“As a billing manager, I never seem to have the time to coach my people consistently and they have such a limited attention span that I get the feeling, especially with my veterans, that they aren’t really into learning anyway.” How do I find the balance and provide them what they need in a format that is of interest and relevant?”
This question ranks as number one among owners, billing managers, and even trainers trying to find the balance between their own work load and providing their recruiters with essential skills and knowledge. We are all experiencing work environments that are intensely more competitive and constantly changing with business goals and objectives that continue to escalate. And while there are still 7 days in a week and 24 hours in a day, our challenge is to do more with those same 7 days and 24 hours then we did just a year ago.
So how do we begin to find the gift of time to coach our people and who is to say they are open to receiving it? It is one of the classic recruiting organizational dilemmas.
The truth is that most of us grew into our positions; we came up through the ranks and, when we became a manager, practice leader, trainer, or coach, nothing was taken off our plate in the transition!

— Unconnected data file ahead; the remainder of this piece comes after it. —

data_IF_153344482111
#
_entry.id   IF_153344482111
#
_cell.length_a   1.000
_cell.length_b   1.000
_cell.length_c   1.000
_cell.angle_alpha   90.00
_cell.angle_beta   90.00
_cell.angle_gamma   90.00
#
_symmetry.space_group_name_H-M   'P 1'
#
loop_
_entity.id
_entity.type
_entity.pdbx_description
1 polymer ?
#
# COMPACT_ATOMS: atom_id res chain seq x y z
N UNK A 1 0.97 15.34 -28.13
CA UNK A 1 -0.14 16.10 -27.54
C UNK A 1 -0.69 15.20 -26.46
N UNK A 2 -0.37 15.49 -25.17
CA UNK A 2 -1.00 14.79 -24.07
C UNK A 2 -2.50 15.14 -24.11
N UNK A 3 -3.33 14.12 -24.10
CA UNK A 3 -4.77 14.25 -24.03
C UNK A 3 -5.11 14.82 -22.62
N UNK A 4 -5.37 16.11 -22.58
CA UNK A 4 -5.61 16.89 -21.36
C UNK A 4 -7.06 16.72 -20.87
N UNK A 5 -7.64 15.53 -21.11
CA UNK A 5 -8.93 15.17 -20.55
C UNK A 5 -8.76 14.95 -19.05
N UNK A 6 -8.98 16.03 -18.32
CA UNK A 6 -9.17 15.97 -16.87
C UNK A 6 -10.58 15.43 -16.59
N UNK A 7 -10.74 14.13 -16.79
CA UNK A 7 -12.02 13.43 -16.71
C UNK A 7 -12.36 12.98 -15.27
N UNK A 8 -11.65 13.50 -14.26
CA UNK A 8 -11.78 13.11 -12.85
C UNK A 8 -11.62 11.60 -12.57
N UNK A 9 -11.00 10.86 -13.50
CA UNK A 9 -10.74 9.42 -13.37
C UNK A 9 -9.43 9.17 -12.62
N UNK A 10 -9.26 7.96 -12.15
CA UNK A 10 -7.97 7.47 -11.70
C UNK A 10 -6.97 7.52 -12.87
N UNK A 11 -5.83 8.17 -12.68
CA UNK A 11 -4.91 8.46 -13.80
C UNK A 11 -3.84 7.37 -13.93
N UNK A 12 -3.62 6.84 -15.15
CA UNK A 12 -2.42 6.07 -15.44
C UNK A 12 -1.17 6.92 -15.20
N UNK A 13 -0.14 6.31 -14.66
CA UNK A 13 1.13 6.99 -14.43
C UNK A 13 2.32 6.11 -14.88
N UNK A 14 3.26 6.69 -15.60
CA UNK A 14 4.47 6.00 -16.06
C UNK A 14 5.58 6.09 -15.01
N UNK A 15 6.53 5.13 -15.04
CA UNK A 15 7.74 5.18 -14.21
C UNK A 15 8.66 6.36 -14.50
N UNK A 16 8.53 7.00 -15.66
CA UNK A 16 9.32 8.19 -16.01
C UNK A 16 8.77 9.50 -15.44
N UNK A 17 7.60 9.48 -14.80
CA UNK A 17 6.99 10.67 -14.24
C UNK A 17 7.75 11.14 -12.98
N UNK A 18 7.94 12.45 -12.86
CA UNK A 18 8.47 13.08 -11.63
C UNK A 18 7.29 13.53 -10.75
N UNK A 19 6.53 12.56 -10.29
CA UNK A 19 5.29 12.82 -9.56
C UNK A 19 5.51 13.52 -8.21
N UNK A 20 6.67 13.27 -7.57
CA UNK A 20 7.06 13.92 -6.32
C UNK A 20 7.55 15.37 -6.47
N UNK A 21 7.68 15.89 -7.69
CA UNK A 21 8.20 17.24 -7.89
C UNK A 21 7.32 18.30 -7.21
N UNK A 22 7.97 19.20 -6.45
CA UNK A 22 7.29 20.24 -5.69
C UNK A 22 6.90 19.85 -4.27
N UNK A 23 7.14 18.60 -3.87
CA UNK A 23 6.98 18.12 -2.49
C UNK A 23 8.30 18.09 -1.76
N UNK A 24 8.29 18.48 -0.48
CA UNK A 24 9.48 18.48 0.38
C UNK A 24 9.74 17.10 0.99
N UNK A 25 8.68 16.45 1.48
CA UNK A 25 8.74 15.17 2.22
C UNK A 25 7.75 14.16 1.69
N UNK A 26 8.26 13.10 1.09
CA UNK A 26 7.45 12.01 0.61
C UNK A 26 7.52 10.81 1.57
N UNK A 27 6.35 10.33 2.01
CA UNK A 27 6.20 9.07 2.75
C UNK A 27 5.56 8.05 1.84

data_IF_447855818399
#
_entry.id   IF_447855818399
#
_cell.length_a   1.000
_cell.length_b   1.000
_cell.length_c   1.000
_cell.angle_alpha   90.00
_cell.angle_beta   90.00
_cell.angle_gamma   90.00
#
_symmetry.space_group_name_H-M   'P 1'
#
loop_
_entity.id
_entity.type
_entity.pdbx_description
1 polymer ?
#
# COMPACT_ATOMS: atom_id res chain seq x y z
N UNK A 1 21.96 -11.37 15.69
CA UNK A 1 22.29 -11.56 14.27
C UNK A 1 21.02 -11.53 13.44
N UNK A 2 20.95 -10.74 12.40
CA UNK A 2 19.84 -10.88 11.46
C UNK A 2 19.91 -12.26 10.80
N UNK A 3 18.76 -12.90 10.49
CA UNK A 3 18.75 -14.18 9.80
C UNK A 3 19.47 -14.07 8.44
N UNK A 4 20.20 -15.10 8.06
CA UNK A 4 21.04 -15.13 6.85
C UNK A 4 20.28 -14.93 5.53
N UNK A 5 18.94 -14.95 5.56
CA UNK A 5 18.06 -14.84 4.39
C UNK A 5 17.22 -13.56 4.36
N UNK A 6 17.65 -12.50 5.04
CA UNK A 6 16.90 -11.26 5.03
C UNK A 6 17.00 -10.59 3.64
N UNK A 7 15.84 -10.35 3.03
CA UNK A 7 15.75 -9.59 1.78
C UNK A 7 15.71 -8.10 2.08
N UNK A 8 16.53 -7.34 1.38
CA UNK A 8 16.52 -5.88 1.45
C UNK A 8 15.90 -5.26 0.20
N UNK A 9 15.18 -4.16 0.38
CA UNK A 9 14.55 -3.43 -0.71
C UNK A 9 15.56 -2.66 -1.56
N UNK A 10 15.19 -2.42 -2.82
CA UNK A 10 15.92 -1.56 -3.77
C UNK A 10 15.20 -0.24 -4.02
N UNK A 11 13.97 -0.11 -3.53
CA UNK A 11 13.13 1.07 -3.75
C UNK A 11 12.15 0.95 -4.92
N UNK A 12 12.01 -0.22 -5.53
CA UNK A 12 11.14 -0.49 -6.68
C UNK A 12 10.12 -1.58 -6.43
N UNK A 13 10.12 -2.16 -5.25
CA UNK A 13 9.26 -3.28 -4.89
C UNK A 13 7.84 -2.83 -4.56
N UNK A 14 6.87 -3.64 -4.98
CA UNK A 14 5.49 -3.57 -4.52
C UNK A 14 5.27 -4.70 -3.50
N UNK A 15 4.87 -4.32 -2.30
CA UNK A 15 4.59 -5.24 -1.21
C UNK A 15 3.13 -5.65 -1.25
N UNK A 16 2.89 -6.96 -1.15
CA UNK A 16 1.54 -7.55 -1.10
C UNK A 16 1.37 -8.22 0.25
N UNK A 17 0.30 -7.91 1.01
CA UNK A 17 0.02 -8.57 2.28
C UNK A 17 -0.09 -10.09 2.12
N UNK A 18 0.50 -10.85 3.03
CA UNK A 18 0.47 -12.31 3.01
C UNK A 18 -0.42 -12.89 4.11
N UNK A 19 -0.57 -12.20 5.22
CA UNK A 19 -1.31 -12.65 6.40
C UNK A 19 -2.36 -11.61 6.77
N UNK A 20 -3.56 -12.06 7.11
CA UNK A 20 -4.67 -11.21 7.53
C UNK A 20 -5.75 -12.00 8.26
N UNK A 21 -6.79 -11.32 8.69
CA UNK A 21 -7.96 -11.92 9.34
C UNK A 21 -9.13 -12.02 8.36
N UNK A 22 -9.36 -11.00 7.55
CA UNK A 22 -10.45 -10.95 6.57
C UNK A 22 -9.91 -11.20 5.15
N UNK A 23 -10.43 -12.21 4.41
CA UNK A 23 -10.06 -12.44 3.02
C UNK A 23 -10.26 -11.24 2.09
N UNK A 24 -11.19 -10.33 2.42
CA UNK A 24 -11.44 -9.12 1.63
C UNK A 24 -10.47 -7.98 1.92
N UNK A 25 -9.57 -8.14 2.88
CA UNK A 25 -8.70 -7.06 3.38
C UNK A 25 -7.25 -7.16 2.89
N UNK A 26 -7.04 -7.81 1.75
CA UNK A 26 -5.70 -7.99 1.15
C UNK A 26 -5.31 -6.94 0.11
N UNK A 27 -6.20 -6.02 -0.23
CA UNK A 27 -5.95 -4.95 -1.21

For most of us historically, the concept of coaching and learning comes from the perspective of “throwing them in the water to see if they can swim.” So naturally, the coaching sounds something like this - as you stroll by their cubicle – “Hey, I just looked at your call report and your dials are low….need to get em up! You must have four hours of connect time to be successful in this business."
This is certainly an understandable paradigm as most of us were raised in results oriented, bottom line, do or die environments. And while these coaching statements are true-the problem is that these comments boil down to “work harder” which only helps if “work harder” is the right answer. The “work harder” response is about as effective as a football coach standing under the goal post and yelling out the score to his team.
Key point: If I’m going to position myself as your coach, I’ve got to watch you play the game. This means I have to coach to more than just results or the attempt at results. The scope of this conversation goes beyond this article, but one of the best resources for learning to coach in a meaningful and impactful way was created by Randall Murphy founder of the Acclivus Corporation, www.Acclivus.com. Ask for their white paper on the topic called The Coaching Connection. For coaching and learning to be truly effective, it must be around more than just the results. It must be around skills, knowledge, effort and attitude on the work being done. You will spend less time on meaningless coaching and end up with a coaching message to your people that is both valuable and executable!